I notice the Data Sync button on the left when I logged in to my Windows Azure portal this morning. SQL Azure Data Sync is the answer for customers having web applications on SQL Azure but would want to have a local on premise copy for different purposes, example would be the web store database to be sync’ed back to a local SQL Server instance to run Analysis Services. Another example would be to synchronized SQL Azure databases on different region in a geographical distributed database design.
Sync Framework 2.1 and the October 4.0 CTP already provide a basic application framework to synchronize databases from different sources and editions, but most customers would like a out of box solution that works in most cases and leave specific scenarios to the developers.
Since this service is still on CTP, there are no charges of trying it out, however Windows Azure bandwidth charges applied when data are downloaded back to local database or between different regions.
Since this is a preview, only US and Europe region are available at the moment. Meaning if your SQL Azure database is hosted in the APAC region like me, I believe it will incur some data transfer charges (need to investigate further and ask my local technology evangelist)
I setup an instance of the service that is based on North Central US, note that your subscription info will be updated. Sync pairing are grouped into sync group with specific rule sets applied to a group of databases.
Once you have provisioned your Data Sync service, you can choose to setup synchronization between your local SQL Server and Azure or sync between 2 SQL Azure instances.
SQL Azure to SQL Azure is a no brainer, and since my SQL Server sits behind a firewall, I wonder how it works, so I chose the first option. Data Sync Services provides a pretty intuitive UI to setup.
Now I try to add a local SQL Server to the sync group
Just like Sync Framework, I have options to choose the sync direction
Since the DB will be
Now I want to check out whether this works with SQL Express, I proceed to download the agent
The agent runs as a Windows Service, so I have to specify the user account to use
Strange, I got an error message, let me try grant local admin right to the service account
Yup it works!
Proceed back to Azure portal to generate the agent key
After that I would have to register the key in my local Agent
You have to add the DB you would like to sync by clicking on the Register button
Then head back to the portal and click on ‘Get Database List’
And yes! Looks like I can use the agent to connect to any database in my local network. Next step is to add a SQL Azure database to the sync group
This part is not as intuitive as I need to enter the details manually. It could be I created the database just now.
Step 4, set up the schedule when the sync happens and the conflict resolution rules.
Next you have to define the datasets (tables) to be synchronized.
For someone with no prior experience of SQL Azure Data Sync, this screen looks a bit puzzling, especially when I have both the local and the cloud version of my database using the same name. Let’s try my luck with the first one, then I click ‘Get Latest Schema’.
Oops?! Later I realize the first option points to the DB on SQL Azure and it is empty, hence the error. Let’s choose the second one.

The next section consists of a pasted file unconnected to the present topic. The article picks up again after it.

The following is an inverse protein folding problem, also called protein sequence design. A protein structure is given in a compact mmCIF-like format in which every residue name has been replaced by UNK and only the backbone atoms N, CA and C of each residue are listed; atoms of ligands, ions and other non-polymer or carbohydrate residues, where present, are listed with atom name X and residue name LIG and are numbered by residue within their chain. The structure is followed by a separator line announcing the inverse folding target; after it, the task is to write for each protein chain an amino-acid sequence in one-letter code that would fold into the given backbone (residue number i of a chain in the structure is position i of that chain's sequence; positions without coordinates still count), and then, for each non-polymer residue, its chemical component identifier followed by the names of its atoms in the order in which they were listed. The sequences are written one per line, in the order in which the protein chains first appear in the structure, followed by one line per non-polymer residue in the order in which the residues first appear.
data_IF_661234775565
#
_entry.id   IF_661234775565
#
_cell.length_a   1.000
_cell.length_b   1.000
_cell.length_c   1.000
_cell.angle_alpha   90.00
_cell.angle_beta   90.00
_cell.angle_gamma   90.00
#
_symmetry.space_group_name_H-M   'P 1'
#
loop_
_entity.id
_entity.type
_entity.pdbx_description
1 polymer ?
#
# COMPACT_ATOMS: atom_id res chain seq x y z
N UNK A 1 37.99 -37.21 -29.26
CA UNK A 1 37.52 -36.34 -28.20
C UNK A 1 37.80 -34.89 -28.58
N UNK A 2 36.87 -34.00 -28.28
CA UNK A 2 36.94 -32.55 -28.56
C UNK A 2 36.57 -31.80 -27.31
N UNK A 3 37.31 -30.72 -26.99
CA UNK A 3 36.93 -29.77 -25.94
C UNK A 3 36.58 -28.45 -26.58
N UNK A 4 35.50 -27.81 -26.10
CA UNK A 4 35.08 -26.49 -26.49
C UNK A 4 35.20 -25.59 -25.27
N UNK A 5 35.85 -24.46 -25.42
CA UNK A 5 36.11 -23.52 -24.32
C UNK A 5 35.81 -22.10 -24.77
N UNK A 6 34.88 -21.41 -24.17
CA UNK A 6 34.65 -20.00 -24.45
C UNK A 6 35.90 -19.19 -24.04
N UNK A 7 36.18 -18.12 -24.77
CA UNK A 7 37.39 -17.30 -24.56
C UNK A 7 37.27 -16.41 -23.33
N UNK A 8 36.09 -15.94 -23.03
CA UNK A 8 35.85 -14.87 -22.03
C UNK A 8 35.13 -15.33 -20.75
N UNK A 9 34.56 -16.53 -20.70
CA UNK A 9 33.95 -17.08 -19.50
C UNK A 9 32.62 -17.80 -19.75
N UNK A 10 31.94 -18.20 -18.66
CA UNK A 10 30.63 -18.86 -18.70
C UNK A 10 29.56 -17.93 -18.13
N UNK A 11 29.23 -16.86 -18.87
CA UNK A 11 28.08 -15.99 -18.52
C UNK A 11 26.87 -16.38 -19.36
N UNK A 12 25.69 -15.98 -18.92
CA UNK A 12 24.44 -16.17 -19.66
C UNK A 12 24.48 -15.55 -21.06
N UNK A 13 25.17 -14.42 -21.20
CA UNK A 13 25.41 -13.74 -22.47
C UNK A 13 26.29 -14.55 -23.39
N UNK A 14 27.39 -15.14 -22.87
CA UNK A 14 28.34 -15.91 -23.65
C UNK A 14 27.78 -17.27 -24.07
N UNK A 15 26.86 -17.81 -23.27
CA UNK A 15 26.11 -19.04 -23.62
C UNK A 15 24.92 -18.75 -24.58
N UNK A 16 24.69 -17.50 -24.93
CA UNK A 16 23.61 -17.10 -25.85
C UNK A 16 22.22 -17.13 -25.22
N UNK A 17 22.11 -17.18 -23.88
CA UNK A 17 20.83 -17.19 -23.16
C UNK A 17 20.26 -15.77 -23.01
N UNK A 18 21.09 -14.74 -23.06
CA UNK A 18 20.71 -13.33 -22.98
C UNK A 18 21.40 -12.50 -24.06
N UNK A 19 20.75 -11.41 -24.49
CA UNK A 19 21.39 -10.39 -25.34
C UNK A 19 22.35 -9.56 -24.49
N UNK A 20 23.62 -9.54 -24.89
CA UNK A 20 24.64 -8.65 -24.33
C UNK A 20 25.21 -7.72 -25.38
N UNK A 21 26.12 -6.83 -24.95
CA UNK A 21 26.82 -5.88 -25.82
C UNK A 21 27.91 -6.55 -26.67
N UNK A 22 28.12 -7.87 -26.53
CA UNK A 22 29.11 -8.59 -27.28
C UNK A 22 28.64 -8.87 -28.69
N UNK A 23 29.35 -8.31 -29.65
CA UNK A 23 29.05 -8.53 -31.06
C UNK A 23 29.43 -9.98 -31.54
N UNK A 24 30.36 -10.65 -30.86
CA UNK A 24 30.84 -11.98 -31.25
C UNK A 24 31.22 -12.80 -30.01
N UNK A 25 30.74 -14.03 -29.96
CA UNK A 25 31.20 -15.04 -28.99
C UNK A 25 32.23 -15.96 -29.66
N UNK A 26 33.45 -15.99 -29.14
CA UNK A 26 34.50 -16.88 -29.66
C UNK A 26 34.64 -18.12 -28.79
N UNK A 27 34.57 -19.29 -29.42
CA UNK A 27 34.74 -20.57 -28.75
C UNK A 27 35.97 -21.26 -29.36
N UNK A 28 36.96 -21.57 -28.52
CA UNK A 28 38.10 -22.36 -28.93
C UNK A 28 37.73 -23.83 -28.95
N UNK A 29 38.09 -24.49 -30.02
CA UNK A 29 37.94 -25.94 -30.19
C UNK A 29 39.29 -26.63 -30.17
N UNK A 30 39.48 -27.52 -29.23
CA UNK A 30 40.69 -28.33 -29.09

And objects got populated on the screen. Note the message in red ‘Some tables/ columns do not meet the schema requirements. See the Report. You may still create a sync group by selecting the remaining tables/ columns from the list.” Now I click on the ‘See the Report’ link, it will tell me (on the next screen) what’s wrong with my database schema.
Most of them are caused by the absent of clustered index and use of User Defined Datatypes, which are not supported on SQL Azure.
Note that I can also define filter for the dataset. Now noted that if at this point you reselect the database from the drop down list on top, you will lost whatever changes you made previously even when you change back to the database you worked on just now.
Now comes to the end of the process, I saw a deploy instruction on top of the screen.
And bomb! I got another not-so-helpful error message. I suspect its because my database on the cloud is empty. Let me retry with something simple.
Hmm, when I reprovision the databse on the local sync agent (Pic 1), the changes are not updated on SQL Azure portal and the Refresh button is greyed out (Pic 2), Looks like I got to wait sometime for the information to be refreshed.
So on my 2nd try to add the SQL Azure database the drop down list works
Voilà! This time with the simpler database, the deployment works. I will go back to this later, this post is just to test out Data Sync on a simple scenario.
Since the database on SQL Azure is still empty, a sync would have upload all tables in the dataset to the database. Let’s confirm the sync via the log viewer.
Then I take a look at the SQL Azure database via SQL Server Management Studio to make sure everything works.
Noted that Data Sync Services created it’s own tracking tables for each of the tables in the dataset. I checked my local database and it has the same set of new tables.
That’s my first experience with SQL Azure Data Sync services. Having been playing with Sync Framework for the past 3 years, there are still features not available out of box on Data Sync which a custom application (normally built using Sync Framework) is required; for example:
- 1. Custom synchronization rules
- 2. Sync with SQL compact
- 3. Database sync between SQL Azure and non-SQL Server database such as Oracle and MySQL
- 4. Data sync between 2 or more SQL Server instances on different locations (no SQL Azure instance involved here)
My company for instance is working on a product based on scenario 1 and 4.
Microsoft has already published a FAQ on Data Sync here.